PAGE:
Doug Glatt (Seann William Scott) is the ice hockey enforcer for Halifax Highlanders, known as Doug ‘The Thug’ Glatt, who seems unbeatable in a fight on the ice. But when a confrontation begins with a new rival enforcer Anders Cain (Wyatt Russell), it is Doug who is left on the floor bleeding, with a serious injury to his arm, which looks to take him out of the game permanently.
With his wife Eva (Alison Pill), pregnant with their first child, Glatt decides he has no option but to turn to a new, less exciting career, working in a basement office as an insurance salesman. Adding insult to injury, Anders Cain is drafted into the team as captain to replace Doug, but through his uncontrollable temper, seems to pull the team apart.
Unfulfilled in his current role and concerned for his team, Doug turns to his former rival Ross Rhea (Liev Schreiber). If he can learn to fight using his left hand, he can return to the game he loves and save the team.
Goon: Last of the Enforcers, is a sequel to the underdog sports film Goon. Although in this sequel there is very little ice hockey played on the ice, as most of the action centres on the bloody fight scenes, which are normally instigated by the team’s enforcers. If I was to compare it to another sports film, I would say it has more in common with boxing drama Rocky Balboa (2006) than its predecessor.
As with the first film Seann William Scott is good in the likeable role of the not so bright Doug, who carries on with the same kind hearted, but also hard knuckled personality. As with the first film, Scott’s character works best during the interactions with his former rival and now mentor Ross and his interactions with his wife Eva, but both characters are underused. The awkward relationship between Doug and Eva, was one of the highlights of the first film, with a natural chemistry between them. In the sequel, Eva is barely featured and despite having a baby this is just one of the many side stories which are never really utilised as part of the main plot.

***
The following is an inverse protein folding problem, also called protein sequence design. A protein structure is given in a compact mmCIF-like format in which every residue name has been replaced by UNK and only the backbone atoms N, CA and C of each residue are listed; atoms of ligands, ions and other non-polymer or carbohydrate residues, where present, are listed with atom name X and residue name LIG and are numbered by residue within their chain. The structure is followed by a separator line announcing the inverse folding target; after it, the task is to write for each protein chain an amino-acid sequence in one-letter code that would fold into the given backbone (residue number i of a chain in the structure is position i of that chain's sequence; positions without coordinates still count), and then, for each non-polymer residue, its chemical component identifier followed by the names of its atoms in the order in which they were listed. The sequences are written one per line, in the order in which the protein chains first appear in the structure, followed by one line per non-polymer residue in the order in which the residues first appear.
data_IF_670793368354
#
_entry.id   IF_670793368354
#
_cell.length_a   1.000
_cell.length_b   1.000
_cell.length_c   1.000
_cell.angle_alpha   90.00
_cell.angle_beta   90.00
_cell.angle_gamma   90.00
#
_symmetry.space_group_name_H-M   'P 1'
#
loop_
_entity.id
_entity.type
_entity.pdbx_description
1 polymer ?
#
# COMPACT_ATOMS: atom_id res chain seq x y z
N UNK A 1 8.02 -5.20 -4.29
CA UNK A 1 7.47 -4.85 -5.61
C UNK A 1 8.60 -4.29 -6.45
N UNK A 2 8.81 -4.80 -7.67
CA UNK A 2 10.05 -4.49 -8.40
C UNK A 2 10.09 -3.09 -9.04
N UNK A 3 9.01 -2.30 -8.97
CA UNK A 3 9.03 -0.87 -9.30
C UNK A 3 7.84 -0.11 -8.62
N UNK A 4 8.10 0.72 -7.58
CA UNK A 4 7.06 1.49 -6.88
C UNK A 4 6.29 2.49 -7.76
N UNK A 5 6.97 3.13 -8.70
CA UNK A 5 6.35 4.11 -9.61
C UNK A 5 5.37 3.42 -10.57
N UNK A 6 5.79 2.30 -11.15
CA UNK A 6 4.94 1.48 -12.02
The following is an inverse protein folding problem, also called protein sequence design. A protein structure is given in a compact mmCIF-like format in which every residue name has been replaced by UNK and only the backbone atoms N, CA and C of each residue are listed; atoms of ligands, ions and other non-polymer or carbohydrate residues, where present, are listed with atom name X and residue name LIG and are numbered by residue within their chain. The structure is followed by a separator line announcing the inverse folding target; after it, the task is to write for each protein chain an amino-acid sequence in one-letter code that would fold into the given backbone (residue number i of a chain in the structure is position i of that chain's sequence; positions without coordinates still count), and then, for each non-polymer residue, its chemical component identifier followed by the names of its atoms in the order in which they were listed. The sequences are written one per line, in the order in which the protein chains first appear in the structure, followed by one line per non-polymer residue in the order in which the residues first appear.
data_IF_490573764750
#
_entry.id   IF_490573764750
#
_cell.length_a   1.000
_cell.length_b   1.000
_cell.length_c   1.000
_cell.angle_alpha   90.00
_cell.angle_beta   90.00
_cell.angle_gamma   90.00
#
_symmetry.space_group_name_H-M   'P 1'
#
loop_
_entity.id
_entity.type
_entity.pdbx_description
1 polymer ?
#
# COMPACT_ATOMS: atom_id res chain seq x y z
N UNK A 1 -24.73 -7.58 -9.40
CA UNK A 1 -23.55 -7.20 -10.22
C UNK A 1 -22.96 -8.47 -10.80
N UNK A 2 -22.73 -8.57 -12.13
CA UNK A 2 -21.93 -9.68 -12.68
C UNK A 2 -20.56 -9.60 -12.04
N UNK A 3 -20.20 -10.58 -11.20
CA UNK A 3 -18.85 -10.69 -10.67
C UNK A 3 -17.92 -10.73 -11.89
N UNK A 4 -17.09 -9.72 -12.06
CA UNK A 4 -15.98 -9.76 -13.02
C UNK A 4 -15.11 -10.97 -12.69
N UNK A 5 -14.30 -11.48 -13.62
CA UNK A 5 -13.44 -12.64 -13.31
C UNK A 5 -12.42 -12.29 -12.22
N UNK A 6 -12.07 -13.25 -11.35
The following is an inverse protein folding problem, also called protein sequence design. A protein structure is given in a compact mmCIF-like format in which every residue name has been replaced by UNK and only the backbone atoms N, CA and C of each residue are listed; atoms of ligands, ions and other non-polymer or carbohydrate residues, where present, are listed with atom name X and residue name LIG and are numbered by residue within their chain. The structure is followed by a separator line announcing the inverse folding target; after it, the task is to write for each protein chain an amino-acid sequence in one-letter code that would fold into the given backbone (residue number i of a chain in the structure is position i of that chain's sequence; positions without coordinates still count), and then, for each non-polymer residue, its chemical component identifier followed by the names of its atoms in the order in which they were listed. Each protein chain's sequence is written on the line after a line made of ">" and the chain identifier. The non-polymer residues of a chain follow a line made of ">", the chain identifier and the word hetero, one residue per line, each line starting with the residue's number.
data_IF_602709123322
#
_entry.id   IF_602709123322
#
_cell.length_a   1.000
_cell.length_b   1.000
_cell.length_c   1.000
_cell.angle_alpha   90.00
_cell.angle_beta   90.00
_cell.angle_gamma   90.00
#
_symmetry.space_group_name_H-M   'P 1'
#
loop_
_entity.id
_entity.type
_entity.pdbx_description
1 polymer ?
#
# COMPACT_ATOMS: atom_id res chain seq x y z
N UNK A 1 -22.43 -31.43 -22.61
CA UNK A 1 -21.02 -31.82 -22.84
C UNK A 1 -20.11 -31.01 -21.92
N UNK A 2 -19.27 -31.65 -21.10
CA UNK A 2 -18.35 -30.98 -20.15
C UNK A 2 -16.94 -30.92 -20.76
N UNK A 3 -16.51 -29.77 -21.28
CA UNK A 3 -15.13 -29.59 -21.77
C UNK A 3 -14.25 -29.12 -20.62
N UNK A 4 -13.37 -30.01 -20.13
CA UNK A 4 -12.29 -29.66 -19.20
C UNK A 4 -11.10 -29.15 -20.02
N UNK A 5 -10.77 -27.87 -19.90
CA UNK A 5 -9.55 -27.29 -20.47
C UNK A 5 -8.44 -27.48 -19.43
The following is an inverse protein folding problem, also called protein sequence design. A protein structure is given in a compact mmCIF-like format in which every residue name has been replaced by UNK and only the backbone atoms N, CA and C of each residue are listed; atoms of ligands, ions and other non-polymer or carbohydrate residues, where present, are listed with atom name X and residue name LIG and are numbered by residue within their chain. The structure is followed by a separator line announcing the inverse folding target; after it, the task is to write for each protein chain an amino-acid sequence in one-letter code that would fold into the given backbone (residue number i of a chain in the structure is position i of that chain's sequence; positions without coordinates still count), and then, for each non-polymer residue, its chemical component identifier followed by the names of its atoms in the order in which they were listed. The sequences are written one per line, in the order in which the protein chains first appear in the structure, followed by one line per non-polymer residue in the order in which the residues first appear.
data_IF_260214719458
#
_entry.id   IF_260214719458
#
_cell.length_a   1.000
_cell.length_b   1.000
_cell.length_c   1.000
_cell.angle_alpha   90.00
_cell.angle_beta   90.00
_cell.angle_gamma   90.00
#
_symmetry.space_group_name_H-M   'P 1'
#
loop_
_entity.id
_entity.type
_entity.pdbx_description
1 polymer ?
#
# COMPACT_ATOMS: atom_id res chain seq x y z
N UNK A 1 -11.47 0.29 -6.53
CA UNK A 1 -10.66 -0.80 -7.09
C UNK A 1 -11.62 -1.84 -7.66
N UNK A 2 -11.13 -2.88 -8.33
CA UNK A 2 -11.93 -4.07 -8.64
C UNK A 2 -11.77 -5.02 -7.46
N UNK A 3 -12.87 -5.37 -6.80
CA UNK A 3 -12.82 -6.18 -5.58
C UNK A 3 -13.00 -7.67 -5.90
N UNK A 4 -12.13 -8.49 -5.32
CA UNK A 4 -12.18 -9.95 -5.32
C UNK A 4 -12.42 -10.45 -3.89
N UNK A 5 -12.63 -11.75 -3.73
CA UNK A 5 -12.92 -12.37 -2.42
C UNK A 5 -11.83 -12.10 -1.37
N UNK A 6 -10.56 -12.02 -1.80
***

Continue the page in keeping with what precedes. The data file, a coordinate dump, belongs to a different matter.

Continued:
In one of the few scenes that really worked, Doug returns home late after looking for Ross to train him. Unconvincingly he tells Eva that he had to attend a late sales conference. Still half-asleep Eva turns to him, “You smell of hotdogs”, to which he replies awkwardly “Thank you” whilst looking nervous and uncomfortable. It is a quirky moment which works between the two characters, which should have been used more in the film.
Schreiber has a more significant part this time and stands out once again as a beaten down, now retired enforcer. Like Doug, he can’t seem to give up the fight and now partakes in an underground brawl on the ice, which looks like an unlicensed boxing match for retired hockey players. The film would have benefited if he was used more in the film, as he always seems to steal the scene. He may be more subdued than a lot of the other characters, but he is still consistently entertaining.
Co-writer of both films and now director of the sequel Jay Baruchel returns as Pat. I found he had the right balance with his character in the original, but with the sequel his overly exaggerated behaviour in the sequel just wasn’t funny. Where he wanted the character to become cruder, it just came across as being obnoxious. I had a similar feeling about Elisha Cuthbert as Mary who felt misplaced in the role which didn’t come across as natural. It looked like they were having fun with the roles, but for me the comedy just didn’t work. It’s a shame because given the right roles, both Baruchel and Cuthbert can be extremely funny, as they have proven in the past.
Baruchel doesn’t do a bad job with his directorial debut, but Goon: Last of the Enforcers does not have the same chemistry which made the first film so good. There are some funny moments and fans of the original will still find it entertaining enough, with some references to the predecessor, but like so many sequels it just doesn’t offer the same impact or originality of what came before.